Best Costume Design

Carol
Cinderella
The Danish Girl
Mad Max: Fury Road
The Revenant

Will Win: Mad Max: Fury Road
Could Win: Cinderella
Should Win: Mad Max: Fury Road

Reasoning: Mad Max beat Cinderella head-to-head at the Costume Design Guild award, and while it's not the smartest  to go one-to-one between Guilds and Oscar, it seems like a fine call here. This category routinely goes to flashy costuming, which is one reason to keep an eye on Cinderella, but the vast support of Mad Max could edge it out here.

Best Film Editing

The Big Short
Mad Max: Fury Road
The Revenant
Spotlight
Star Wars: The Force Awakens

Will Win: The Big Short
Could Win: Mad Max: Fury road
Should Win: Mad Max; Fury Road

Reasoning: The Eddie awards have a 75% match with the Oscars over the last dozen years, and both Mad Max and Big Short won awards there this year. It seems sensible that the boisterousness of Max pushes it over the top, but The Big Short is almost frenetically edited, and its editing very much calls attention to itself in a way similar to some recent Best Editing winners. Big Short also kind of needs to win here--I don't think any movie since the 1930s has won BP with just one other award. Winning here, Screenplay, and Picture would also replicate Argo's three wins from 2012. Just saying.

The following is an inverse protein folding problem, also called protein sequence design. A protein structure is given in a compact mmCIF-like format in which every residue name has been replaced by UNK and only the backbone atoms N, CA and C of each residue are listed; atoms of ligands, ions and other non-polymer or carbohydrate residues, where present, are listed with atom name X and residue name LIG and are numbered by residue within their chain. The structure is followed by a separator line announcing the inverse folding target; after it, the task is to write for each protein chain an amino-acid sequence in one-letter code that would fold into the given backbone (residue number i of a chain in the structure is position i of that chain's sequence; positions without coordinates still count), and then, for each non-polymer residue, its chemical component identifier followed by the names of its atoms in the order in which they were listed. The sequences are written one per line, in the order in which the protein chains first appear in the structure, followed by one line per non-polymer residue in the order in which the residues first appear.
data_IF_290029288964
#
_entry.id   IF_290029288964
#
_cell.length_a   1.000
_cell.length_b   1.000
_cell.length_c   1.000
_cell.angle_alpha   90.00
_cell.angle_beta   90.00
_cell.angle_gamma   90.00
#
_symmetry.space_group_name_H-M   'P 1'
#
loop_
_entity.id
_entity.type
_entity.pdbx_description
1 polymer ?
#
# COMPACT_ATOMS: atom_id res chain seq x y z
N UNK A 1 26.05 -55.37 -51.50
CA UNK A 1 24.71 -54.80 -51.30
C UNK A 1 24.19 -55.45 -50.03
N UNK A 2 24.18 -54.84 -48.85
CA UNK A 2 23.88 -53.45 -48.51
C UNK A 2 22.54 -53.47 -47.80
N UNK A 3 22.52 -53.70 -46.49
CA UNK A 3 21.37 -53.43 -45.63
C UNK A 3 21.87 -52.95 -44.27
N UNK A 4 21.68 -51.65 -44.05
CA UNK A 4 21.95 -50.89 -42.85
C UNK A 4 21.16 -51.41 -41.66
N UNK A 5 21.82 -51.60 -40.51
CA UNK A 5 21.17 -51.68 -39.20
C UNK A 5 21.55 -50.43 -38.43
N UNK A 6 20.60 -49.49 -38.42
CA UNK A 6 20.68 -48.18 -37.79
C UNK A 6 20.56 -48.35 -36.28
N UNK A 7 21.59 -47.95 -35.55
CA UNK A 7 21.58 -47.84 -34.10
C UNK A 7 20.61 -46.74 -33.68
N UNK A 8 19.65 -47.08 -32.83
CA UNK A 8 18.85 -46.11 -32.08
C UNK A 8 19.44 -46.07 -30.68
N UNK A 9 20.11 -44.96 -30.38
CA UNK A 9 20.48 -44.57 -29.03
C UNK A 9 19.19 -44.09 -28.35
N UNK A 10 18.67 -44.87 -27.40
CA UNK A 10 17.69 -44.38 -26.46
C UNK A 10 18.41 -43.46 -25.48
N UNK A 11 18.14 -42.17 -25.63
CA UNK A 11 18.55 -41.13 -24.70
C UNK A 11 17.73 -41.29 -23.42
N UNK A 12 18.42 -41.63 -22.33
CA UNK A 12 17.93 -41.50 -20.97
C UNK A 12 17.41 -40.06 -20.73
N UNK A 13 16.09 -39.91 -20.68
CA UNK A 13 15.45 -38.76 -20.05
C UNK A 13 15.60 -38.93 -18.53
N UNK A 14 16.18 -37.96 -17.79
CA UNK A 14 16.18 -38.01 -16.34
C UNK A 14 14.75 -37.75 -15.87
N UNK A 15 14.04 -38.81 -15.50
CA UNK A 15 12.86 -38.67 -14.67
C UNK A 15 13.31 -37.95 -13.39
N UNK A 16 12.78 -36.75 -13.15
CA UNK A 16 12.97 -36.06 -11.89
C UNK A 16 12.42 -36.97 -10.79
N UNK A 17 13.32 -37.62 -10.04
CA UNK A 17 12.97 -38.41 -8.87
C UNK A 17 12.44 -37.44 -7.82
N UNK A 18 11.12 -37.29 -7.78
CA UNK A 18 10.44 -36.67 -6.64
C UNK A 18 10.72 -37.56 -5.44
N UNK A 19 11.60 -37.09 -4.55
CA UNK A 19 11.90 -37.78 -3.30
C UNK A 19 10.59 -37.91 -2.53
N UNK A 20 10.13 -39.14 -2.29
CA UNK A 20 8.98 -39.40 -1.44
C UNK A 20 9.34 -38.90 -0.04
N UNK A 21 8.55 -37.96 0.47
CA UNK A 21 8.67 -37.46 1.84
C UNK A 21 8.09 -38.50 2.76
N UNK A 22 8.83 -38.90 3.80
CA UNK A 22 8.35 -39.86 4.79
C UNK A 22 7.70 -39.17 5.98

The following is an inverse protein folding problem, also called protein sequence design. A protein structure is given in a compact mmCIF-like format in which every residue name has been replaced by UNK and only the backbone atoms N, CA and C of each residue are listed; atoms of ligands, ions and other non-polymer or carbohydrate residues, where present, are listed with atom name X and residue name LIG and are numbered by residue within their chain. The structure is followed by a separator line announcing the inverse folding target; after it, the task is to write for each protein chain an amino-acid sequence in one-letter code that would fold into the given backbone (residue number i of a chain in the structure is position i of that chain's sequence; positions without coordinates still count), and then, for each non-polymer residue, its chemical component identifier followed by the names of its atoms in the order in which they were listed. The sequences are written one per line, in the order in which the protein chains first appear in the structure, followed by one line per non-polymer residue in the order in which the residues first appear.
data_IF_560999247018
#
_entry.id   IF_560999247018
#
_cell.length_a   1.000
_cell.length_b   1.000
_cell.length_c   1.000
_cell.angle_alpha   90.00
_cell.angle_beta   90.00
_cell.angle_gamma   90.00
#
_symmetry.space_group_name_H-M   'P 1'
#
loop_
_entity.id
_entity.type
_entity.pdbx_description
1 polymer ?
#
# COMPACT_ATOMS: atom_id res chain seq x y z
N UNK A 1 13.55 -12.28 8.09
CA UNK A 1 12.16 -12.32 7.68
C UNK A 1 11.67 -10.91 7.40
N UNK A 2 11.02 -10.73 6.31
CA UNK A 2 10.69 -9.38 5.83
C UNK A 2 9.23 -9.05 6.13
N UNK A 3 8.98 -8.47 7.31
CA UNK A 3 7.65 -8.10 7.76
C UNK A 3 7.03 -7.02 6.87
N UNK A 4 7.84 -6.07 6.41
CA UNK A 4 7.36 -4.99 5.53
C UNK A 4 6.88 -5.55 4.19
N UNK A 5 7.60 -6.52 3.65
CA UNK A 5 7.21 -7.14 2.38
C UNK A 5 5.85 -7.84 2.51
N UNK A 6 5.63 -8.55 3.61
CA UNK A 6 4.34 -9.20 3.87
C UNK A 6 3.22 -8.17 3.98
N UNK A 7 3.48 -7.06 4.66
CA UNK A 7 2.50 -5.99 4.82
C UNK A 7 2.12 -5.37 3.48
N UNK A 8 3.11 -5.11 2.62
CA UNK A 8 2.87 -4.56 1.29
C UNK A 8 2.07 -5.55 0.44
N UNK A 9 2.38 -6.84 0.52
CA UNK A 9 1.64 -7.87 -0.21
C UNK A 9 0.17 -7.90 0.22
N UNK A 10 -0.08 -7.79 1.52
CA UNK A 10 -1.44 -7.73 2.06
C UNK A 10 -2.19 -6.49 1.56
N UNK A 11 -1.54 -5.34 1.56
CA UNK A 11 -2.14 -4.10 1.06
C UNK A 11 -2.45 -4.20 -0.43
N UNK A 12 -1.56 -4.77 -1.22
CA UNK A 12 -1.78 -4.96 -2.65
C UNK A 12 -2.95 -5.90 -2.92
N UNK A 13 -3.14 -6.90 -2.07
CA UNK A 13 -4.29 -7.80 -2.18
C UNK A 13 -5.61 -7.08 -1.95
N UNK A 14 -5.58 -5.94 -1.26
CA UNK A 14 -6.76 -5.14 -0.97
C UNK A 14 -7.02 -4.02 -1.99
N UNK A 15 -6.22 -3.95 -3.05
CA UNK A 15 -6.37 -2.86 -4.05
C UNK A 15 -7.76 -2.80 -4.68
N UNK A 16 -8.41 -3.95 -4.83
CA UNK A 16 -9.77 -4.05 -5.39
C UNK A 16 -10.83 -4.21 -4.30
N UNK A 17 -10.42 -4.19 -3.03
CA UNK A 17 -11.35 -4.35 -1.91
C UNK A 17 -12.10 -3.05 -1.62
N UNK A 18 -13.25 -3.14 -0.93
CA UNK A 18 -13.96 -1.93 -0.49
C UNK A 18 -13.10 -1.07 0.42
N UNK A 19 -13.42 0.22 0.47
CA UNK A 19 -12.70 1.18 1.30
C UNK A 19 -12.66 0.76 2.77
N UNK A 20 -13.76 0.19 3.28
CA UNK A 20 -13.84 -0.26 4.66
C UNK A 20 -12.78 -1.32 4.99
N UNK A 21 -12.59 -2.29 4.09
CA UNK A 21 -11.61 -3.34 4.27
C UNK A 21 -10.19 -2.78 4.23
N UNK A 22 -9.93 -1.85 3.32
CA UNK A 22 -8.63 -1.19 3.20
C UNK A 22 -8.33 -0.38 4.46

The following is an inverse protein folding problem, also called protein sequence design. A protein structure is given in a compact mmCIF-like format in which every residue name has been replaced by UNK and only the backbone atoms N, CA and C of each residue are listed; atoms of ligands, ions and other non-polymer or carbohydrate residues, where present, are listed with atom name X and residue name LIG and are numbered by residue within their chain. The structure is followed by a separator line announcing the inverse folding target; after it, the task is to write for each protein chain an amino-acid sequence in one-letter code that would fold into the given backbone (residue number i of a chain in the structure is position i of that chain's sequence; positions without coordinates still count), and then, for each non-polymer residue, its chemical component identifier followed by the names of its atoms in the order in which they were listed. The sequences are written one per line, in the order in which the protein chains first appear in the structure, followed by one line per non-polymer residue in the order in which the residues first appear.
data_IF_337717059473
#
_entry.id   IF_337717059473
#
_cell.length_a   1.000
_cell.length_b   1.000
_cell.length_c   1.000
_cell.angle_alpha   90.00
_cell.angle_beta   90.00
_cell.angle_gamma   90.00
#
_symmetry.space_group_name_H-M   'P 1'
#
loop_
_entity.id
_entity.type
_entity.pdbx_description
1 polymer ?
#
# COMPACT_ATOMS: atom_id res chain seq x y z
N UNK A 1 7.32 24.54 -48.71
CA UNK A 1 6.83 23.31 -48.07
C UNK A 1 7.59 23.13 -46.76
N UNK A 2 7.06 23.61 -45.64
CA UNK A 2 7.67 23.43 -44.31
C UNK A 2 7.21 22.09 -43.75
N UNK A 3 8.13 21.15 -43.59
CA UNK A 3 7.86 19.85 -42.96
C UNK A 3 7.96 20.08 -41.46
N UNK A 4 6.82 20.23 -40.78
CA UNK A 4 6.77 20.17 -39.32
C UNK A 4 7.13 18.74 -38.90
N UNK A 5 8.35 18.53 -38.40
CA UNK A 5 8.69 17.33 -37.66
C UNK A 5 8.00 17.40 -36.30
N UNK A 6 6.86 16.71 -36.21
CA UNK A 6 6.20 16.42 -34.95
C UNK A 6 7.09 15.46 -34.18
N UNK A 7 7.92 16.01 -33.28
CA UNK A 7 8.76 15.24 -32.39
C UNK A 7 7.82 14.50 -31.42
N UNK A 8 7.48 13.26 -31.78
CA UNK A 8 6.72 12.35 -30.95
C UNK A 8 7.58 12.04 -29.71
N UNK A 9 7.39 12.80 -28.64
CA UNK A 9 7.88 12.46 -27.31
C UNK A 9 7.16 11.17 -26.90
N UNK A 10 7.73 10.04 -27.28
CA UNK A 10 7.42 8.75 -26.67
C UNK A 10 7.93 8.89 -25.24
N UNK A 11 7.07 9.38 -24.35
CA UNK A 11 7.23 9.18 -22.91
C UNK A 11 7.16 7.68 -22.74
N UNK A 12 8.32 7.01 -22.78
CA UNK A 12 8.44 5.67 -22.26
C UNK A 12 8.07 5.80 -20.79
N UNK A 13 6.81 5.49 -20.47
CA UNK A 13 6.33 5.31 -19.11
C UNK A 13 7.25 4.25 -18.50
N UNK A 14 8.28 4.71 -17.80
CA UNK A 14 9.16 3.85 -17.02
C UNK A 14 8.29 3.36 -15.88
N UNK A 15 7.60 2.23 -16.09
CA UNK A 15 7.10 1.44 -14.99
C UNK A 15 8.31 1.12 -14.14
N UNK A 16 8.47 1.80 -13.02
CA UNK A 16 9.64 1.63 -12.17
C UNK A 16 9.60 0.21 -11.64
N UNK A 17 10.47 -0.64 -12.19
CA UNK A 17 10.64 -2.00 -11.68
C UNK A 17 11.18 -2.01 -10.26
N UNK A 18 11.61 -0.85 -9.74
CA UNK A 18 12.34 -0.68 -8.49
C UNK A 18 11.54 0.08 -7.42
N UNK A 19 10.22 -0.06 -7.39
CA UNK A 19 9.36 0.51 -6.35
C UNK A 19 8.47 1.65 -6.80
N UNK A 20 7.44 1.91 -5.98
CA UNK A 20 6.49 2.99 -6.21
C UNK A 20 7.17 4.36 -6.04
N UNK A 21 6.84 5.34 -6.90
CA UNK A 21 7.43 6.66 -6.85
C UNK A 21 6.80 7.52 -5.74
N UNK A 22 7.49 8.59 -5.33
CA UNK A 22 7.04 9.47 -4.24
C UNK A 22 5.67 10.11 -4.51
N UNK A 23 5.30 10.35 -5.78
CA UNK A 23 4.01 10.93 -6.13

Best Makeup and Hairstyling

Mad Max: Fury Road
The Revenant
The 100-Year-Old Man Who Climbed Out the Window and Disappeared

Will Win: Mad Max
Could Win: The 100 Year Old Man
Should Win: Mad Max

Reasoning: By all accounts, the aging makeup on 100 Year Old Man is just crazy good, but Mad Max is both very popular with the Academy and is very showy with its makeup.

Best Original Score

Bridge of Spies
Carol
The Hateful Eight
Sicario
Star Wars: The Force Awakens

Will Win: The Hateful Eight
Could Win: Sicario
Should Win: Carol

Reasoning: Another pretty clear frontrunner should have no trouble collecting this. Hopefully QT doesn't accept on Morricone's behalf.

Best Production Design

Bridge of Spies
The Revenant
The Danish Girl
Mad Max: Fury Road
The Martian

Will Win: Mad Max
Could Win: The Revenant
Should Win: Mad Max

Reasoning: Max is designed within an inch of its life, but Revenant also won an award from the Art Directors Guild earlier this awards season. If it wins here, it could be setting up a wider push for Best Picture (and if it wins here, I'd expect it to nab one of the Sound awards, as well).

Best Song

Til It Happens to You, The Hunting Ground
Writing's on the Wall, Spectre
Simple Song 3, Youth
Earned It, 50 Shades of Grey
Manta Ray, Racing Extinction

Will Win: Til it Happens to You
Could Win: Writing's on the Wall
Should Win: N/A

Reasoning: Going for the Globes replay of this category. Remember, Adele was the exception that proves the rule in terms of Bond songs winning. Plus that Sam Smith song is garbage.

Best Sound Editing

The Martian
Mad Max: Fury Road
The Revenant
Sicario
Star Wars: The Force Awakens

Will Win: Mad Max: Fury Road
Could Win: Sicario
Should Win: Mad Max: Fury Road

Reasoning: Am predicting the wide love for Max to be most apparent in the Sound and Visual Effects categories. Plus, out of all its beautiful qualities, that sound is just whoa.

Best Sound Mixing

Bridge of Spies
Mad Max: Fury Road
The Martian
The Revenant
Star Wars: The Force Awakens

Will Win: Mad Max: Fury Road
Could Win: The Revenant